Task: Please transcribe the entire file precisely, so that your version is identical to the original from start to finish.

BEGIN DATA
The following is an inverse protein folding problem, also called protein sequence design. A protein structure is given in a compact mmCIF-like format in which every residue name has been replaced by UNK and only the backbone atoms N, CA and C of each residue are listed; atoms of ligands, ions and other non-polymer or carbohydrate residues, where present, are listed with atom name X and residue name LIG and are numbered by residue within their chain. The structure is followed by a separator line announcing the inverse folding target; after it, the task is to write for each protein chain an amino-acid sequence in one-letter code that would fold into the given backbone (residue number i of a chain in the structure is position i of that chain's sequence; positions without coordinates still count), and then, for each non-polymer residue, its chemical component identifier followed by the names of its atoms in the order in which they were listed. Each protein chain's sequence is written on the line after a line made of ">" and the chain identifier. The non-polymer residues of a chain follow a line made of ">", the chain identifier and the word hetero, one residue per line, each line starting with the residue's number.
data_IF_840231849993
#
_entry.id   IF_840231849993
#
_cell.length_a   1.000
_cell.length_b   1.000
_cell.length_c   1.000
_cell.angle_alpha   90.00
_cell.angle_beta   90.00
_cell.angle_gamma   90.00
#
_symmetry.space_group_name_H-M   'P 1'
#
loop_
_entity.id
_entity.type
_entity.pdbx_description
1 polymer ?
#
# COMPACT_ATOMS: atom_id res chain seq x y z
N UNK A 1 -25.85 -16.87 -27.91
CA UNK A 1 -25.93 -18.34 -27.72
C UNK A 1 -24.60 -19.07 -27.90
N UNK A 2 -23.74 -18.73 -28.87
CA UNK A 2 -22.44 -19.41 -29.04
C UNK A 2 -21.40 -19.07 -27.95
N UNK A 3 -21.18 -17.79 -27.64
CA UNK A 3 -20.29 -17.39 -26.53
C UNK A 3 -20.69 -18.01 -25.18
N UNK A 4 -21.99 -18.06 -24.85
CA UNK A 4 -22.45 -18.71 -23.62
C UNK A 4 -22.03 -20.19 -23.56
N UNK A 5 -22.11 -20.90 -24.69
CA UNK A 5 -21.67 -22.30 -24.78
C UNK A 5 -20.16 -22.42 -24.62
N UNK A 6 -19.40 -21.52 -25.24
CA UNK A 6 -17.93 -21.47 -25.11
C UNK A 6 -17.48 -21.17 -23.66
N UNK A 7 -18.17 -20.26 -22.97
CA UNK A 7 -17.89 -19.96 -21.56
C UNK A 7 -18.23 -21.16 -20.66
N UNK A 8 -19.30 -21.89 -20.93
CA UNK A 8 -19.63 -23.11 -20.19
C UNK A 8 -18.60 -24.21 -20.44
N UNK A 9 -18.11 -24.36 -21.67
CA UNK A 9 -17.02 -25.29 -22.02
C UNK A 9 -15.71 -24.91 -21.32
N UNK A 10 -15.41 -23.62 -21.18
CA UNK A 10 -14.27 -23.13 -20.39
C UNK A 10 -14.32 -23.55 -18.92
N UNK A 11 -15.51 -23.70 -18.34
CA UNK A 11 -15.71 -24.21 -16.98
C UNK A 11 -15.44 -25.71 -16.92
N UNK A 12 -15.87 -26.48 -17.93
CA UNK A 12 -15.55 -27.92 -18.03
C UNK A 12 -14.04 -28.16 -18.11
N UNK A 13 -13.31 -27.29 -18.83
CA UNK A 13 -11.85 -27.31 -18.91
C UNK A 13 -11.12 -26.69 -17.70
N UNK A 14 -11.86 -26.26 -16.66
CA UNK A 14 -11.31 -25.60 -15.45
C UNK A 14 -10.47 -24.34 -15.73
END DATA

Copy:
The following is an inverse protein folding problem, also called protein sequence design. A protein structure is given in a compact mmCIF-like format in which every residue name has been replaced by UNK and only the backbone atoms N, CA and C of each residue are listed; atoms of ligands, ions and other non-polymer or carbohydrate residues, where present, are listed with atom name X and residue name LIG and are numbered by residue within their chain. The structure is followed by a separator line announcing the inverse folding target; after it, the task is to write for each protein chain an amino-acid sequence in one-letter code that would fold into the given backbone (residue number i of a chain in the structure is position i of that chain's sequence; positions without coordinates still count), and then, for each non-polymer residue, its chemical component identifier followed by the names of its atoms in the order in which they were listed. Each protein chain's sequence is written on the line after a line made of ">" and the chain identifier. The non-polymer residues of a chain follow a line made of ">", the chain identifier and the word hetero, one residue per line, each line starting with the residue's number.
data_IF_840231849993
#
_entry.id   IF_840231849993
#
_cell.length_a   1.000
_cell.length_b   1.000
_cell.length_c   1.000
_cell.angle_alpha   90.00
_cell.angle_beta   90.00
_cell.angle_gamma   90.00
#
_symmetry.space_group_name_H-M   'P 1'
#
loop_
_entity.id
_entity.type
_entity.pdbx_description
1 polymer ?
#
# COMPACT_ATOMS: atom_id res chain seq x y z
N UNK A 1 -25.85 -16.87 -27.91
CA UNK A 1 -25.93 -18.34 -27.72
C UNK A 1 -24.60 -19.07 -27.90
N UNK A 2 -23.74 -18.73 -28.87
CA UNK A 2 -22.44 -19.41 -29.04
C UNK A 2 -21.40 -19.07 -27.95
N UNK A 3 -21.18 -17.79 -27.64
CA UNK A 3 -20.29 -17.39 -26.53
C UNK A 3 -20.69 -18.01 -25.18
N UNK A 4 -21.99 -18.06 -24.85
CA UNK A 4 -22.45 -18.71 -23.62
C UNK A 4 -22.03 -20.19 -23.56
N UNK A 5 -22.11 -20.90 -24.69
CA UNK A 5 -21.67 -22.30 -24.78
C UNK A 5 -20.16 -22.42 -24.62
N UNK A 6 -19.40 -21.52 -25.24
CA UNK A 6 -17.93 -21.47 -25.11
C UNK A 6 -17.48 -21.17 -23.66
N UNK A 7 -18.17 -20.26 -22.97
CA UNK A 7 -17.89 -19.96 -21.56
C UNK A 7 -18.23 -21.16 -20.66
N UNK A 8 -19.30 -21.89 -20.93
CA UNK A 8 -19.63 -23.11 -20.19
C UNK A 8 -18.60 -24.21 -20.44
N UNK A 9 -18.11 -24.36 -21.67
CA UNK A 9 -17.02 -25.29 -22.02
C UNK A 9 -15.71 -24.91 -21.32
N UNK A 10 -15.41 -23.62 -21.18
CA UNK A 10 -14.27 -23.13 -20.39
C UNK A 10 -14.32 -23.55 -18.92
N UNK A 11 -15.51 -23.70 -18.34
CA UNK A 11 -15.71 -24.21 -16.98
C UNK A 11 -15.44 -25.71 -16.92
N UNK A 12 -15.87 -26.48 -17.93
CA UNK A 12 -15.55 -27.92 -18.03
C UNK A 12 -14.04 -28.16 -18.11
N UNK A 13 -13.31 -27.29 -18.83
CA UNK A 13 -11.85 -27.31 -18.91
C UNK A 13 -11.12 -26.69 -17.70
N UNK A 14 -11.86 -26.26 -16.66
CA UNK A 14 -11.31 -25.60 -15.45
C UNK A 14 -10.47 -24.34 -15.73